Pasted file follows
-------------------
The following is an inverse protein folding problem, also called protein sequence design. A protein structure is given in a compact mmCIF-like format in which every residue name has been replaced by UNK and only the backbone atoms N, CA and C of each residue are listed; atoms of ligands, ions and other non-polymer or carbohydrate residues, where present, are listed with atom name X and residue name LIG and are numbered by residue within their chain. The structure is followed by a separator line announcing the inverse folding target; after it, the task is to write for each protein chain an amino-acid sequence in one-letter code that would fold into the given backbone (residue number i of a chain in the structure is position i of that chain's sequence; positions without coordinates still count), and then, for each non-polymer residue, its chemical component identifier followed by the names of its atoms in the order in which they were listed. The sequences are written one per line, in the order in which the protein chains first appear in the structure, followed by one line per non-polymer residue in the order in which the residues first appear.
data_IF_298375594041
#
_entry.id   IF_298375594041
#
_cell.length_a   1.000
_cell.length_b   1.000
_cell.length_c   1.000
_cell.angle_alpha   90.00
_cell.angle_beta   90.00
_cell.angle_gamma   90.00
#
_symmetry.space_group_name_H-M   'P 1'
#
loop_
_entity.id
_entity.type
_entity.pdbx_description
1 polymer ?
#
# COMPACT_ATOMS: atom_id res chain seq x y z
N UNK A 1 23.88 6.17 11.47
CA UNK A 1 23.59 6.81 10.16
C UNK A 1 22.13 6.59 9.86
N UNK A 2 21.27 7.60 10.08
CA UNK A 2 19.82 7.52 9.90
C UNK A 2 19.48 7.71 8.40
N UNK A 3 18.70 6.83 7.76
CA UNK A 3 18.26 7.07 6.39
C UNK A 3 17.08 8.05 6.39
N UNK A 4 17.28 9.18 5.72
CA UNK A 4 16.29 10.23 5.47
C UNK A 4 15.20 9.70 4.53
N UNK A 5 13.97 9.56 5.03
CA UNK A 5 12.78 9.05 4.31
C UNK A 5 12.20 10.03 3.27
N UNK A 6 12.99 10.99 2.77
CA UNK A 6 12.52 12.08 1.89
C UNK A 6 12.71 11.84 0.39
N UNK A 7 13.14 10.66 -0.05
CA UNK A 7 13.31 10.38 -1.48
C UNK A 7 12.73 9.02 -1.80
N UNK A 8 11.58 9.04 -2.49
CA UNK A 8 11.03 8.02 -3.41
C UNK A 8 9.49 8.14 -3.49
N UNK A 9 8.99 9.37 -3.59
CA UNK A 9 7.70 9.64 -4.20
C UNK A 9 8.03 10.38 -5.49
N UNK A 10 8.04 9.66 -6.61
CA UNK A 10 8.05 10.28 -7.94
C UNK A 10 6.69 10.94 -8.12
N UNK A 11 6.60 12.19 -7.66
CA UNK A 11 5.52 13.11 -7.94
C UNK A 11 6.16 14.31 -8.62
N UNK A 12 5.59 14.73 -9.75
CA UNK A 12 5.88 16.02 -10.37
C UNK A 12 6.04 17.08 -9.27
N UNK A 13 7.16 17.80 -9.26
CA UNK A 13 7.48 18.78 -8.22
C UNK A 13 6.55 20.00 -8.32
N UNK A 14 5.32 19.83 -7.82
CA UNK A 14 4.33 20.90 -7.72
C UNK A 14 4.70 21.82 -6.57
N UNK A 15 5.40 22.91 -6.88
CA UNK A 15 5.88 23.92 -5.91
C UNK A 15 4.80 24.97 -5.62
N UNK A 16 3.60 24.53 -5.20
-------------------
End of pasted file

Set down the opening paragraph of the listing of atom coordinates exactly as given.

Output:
The following is an inverse protein folding problem, also called protein sequence design. A protein structure is given in a compact mmCIF-like format in which every residue name has been replaced by UNK and only the backbone atoms N, CA and C of each residue are listed; atoms of ligands, ions and other non-polymer or carbohydrate residues, where present, are listed with atom name X and residue name LIG and are numbered by residue within their chain. The structure is followed by a separator line announcing the inverse folding target; after it, the task is to write for each protein chain an amino-acid sequence in one-letter code that would fold into the given backbone (residue number i of a chain in the structure is position i of that chain's sequence; positions without coordinates still count), and then, for each non-polymer residue, its chemical component identifier followed by the names of its atoms in the order in which they were listed. The sequences are written one per line, in the order in which the protein chains first appear in the structure, followed by one line per non-polymer residue in the order in which the residues first appear.